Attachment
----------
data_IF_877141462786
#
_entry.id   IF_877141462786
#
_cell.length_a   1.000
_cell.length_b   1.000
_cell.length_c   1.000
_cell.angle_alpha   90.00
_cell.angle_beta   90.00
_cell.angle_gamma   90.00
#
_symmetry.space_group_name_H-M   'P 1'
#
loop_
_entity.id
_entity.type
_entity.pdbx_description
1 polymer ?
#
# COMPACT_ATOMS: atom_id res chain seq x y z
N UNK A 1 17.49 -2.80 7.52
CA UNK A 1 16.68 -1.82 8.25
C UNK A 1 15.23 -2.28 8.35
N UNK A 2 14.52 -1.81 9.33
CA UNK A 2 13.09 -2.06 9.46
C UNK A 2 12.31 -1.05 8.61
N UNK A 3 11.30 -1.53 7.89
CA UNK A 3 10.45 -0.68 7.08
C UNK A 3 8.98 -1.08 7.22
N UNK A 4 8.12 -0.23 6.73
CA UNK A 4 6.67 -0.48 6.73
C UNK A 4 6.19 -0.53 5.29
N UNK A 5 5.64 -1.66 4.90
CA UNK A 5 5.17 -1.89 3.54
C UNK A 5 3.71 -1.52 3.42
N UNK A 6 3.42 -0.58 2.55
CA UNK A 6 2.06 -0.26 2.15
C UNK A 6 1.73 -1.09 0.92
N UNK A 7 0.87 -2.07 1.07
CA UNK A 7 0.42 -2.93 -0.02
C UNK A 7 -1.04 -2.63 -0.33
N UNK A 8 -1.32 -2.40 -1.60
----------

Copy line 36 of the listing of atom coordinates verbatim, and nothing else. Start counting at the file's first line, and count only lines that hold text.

N UNK A 6 3.42 -0.58 2.55